Have you noticed that when you leave a subway, you tend to take the stairways rather than the escalators if they are colored? That is the objective of active design - to promote spontaneous actions via frescos, signs or vegetalized paths to fight inactivity. But that’s not all! A little-known tool used in sustainable town planning, active design comes in all shapes and sizes, as you can see with these 5 examples.
1. Paris 2024: encourage people to do sports
At the end of 2021, in preparation for the Olympic Games, Paris 2024 published one of the most complete guides to active design applied to spontaneous and unrestricted sporting activities. Public Authorities are incited to adopt active design characteristics, namely:
- unrestricted use;
- user-based approach;
- urban quality.
Examples of active designs include the François Mitterand Mall games and sports circuit in Rennes and the “pedestrian circuit” in Strasbourg for both of which the methodologies were analyzed in great detail. A “must” document to understand active design for sport to download on the Paris 2024 website!
For even more spontaneous sport downtown, check out 4 initiatives in the city of Lyon combining sport and the exploration of local landscapes.
2. Schools in Blois: active design to slow motorists
© Blois municipality - N. Wietrich
Roads bordering schools are sensitive areas requiring specific safety procedures. Active design can work wonders in this field. The Bloomberg foundation revealed that in all 17 sites studied where frescos had been painted on the roadways, the accident rate involving pedestrians and cyclists dropped by 50% (1)!
After the school holidays in 2022, the city of Blois ran a test on roads near three schools encouraging motorists to slow down. Colored frescos were painted around pedestrian crossings and in the opposite direction on a bike track to improve visibility of these safe havens. The results seem encouraging. In an interview for Urbis web magazine, the city of Blois stated that 65% of parents said they slowed down and speeds dropped to below 30 km/h (2).
3. Vancouver and Alley Oop: restoring life to abandoned urban areas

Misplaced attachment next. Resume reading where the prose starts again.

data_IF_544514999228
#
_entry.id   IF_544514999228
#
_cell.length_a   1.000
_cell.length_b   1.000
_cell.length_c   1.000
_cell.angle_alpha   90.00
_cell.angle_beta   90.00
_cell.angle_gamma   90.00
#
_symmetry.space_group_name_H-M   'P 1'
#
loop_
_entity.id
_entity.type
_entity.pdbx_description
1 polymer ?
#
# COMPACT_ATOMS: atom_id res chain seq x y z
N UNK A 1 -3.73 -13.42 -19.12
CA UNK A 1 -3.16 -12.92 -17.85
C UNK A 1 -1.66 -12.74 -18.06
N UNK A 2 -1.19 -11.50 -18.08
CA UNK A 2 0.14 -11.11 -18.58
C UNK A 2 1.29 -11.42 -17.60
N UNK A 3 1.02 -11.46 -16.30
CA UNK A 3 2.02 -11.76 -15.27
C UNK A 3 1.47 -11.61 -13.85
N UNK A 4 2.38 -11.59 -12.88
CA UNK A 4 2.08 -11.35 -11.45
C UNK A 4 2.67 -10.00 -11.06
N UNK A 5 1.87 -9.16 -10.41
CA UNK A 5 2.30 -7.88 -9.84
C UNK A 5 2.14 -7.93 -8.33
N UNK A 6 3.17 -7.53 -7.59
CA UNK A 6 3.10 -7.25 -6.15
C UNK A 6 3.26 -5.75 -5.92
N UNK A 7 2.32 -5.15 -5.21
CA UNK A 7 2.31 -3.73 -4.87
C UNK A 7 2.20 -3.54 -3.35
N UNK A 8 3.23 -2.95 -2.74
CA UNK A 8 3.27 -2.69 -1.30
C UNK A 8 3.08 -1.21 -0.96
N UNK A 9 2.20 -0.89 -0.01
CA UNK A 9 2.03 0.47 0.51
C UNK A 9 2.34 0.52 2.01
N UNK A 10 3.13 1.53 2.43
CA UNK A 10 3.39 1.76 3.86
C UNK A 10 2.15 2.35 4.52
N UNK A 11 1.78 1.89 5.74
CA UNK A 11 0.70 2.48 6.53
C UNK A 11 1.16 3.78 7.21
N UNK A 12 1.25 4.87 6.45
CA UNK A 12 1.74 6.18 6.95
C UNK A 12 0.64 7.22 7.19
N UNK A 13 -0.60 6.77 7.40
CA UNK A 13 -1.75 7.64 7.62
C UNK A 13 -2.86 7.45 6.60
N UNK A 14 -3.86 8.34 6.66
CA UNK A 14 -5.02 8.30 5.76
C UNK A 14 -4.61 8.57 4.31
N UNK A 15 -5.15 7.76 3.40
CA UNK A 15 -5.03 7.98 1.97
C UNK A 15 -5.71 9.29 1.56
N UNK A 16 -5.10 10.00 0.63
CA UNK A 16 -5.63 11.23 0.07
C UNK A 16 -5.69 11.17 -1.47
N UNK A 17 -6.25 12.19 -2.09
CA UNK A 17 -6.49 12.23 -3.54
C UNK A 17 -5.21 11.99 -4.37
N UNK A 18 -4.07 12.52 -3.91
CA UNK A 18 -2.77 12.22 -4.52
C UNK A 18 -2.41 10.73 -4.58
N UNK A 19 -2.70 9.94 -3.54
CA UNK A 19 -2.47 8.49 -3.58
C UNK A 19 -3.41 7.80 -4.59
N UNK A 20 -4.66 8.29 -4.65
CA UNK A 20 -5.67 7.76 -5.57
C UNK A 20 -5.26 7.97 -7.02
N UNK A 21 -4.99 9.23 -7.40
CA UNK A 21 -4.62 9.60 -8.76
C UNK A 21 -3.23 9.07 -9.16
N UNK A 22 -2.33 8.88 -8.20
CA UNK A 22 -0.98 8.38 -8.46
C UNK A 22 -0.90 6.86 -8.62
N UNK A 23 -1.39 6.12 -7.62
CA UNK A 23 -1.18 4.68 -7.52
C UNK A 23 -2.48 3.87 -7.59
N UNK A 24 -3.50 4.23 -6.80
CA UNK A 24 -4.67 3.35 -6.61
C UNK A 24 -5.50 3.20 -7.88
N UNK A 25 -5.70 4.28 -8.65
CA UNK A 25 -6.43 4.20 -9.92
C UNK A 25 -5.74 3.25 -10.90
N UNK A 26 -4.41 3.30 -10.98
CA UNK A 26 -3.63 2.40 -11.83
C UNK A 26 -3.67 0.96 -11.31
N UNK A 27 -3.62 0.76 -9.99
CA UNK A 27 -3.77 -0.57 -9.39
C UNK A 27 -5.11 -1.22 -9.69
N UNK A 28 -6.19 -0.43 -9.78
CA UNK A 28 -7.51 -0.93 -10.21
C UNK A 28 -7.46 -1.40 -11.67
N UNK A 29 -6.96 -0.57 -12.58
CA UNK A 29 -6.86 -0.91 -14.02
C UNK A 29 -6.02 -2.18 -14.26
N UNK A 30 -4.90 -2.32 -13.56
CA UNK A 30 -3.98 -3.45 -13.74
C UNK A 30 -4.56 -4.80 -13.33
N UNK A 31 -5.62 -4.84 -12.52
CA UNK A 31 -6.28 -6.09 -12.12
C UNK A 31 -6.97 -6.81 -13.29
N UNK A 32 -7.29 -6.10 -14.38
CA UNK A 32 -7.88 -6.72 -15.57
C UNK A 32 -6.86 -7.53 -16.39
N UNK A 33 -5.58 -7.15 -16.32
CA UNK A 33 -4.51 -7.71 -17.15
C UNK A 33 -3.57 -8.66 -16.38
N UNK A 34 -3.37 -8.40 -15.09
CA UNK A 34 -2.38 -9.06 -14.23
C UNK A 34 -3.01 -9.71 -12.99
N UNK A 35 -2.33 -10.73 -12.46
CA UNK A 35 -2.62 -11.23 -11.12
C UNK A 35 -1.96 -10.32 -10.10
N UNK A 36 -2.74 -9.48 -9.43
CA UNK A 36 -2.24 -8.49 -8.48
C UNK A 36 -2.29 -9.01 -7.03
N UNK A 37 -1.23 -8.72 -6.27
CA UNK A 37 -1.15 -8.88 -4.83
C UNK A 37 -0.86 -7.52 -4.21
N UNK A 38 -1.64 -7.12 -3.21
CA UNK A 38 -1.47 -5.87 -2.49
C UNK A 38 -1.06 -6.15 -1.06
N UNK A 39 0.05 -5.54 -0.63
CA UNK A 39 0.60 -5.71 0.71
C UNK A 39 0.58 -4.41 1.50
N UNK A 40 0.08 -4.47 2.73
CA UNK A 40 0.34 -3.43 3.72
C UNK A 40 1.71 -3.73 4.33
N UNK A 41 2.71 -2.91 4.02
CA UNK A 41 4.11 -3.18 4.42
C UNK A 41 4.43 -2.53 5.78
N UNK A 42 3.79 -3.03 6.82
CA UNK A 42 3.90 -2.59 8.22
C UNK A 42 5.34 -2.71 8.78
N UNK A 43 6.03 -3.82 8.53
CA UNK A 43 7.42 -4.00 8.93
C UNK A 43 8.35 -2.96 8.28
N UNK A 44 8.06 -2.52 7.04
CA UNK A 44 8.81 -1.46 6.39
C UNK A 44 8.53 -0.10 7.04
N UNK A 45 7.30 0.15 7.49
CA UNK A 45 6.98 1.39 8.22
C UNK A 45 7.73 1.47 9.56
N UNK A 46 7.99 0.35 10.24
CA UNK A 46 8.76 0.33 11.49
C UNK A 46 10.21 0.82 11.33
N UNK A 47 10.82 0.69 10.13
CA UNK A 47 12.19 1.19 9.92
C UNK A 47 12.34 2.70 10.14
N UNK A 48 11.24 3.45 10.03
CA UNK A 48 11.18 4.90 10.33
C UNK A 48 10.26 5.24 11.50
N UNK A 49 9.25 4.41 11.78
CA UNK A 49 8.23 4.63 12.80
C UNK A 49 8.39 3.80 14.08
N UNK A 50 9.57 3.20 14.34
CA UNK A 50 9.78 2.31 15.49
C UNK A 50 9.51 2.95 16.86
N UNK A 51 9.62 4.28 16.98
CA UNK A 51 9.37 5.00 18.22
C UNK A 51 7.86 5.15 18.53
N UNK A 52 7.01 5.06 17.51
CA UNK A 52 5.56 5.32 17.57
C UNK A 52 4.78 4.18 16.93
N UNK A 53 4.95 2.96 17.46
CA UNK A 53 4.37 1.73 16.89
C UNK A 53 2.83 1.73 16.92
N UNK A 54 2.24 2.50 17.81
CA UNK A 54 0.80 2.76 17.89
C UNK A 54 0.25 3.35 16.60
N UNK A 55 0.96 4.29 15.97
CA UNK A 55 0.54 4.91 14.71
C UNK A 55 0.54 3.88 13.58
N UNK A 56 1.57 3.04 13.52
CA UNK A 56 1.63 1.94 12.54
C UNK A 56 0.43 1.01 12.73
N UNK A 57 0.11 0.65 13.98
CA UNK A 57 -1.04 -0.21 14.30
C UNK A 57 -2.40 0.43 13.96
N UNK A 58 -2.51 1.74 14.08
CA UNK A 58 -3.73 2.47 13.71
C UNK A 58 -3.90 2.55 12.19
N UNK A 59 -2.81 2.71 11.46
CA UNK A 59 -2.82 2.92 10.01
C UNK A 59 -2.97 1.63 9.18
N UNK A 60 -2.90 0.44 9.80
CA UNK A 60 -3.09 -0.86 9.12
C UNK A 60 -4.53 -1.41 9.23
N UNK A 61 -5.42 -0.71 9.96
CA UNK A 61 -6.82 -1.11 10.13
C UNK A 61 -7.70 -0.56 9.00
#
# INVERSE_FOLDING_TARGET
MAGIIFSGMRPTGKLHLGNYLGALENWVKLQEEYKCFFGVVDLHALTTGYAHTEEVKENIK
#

© IBRESTER / Adobe Stock
Alley Oop was a small run-down alleyway between two buildings, shunned by walkers. But Vancouver’s major active design project has transformed it into a vibrant, charming lane.
With its yellow and pink mural frescos, lights and benches, the alley is now attractive and encourages visitors. Spaces for playing games or simply relaxing incite people to meet there. It is possible to recycle unused spaces inexpensively by making them attractive and safe!
4. Silesia University campus. Improving non-discrimination and inclusion
© Michał Kopaniszyn
Chorzów, Poland, has created a mixed, transgenerational activities zone integrating all the active design codes. A passageway between the campus and the city has been transformed into a green, unfenced park, designed to be used by everyone, whatever their sex, age or handicap.
Games for children, including playground equipments for kids in wheel chairs, are close to fitness spaces for seniors. The unusual design means that everyone can invent their own game rules. There are also vegetalized relaxation areas that encourage lazing and chatting between games and training sessions. Check out our blog to see other ways of promoting sports downtown!
5. The Kids’ Street in Adapazari: returning public spaces to young people
© Adapazari municipality
Over the years, children’s playgrounds had been pushed further and further into the suburbs, confined in fenced spaces and all featuring more or less the same equipment in every district. What Adapazari, a city in Turkey, is trying to do is to bring children back to play in the town center through active design, without strictly speaking creating adventure playgrounds.
This colorful example applies active design to a whole street behind an elementary school. In addition to hopscotch layouts, mazes and basketball pitches, the Kids’ Street (Çocuk Hakları Sokağı) proposes 440sq.m. of cycle tracks, 345sq.m. of footpaths and 435sq.m. of green spaces.
These examples of active design show that by combining colors, plants and small street furniture projects in sustainable town planning can take on a multitude of shapes and sizes without costing the earth and taking a long time to complete.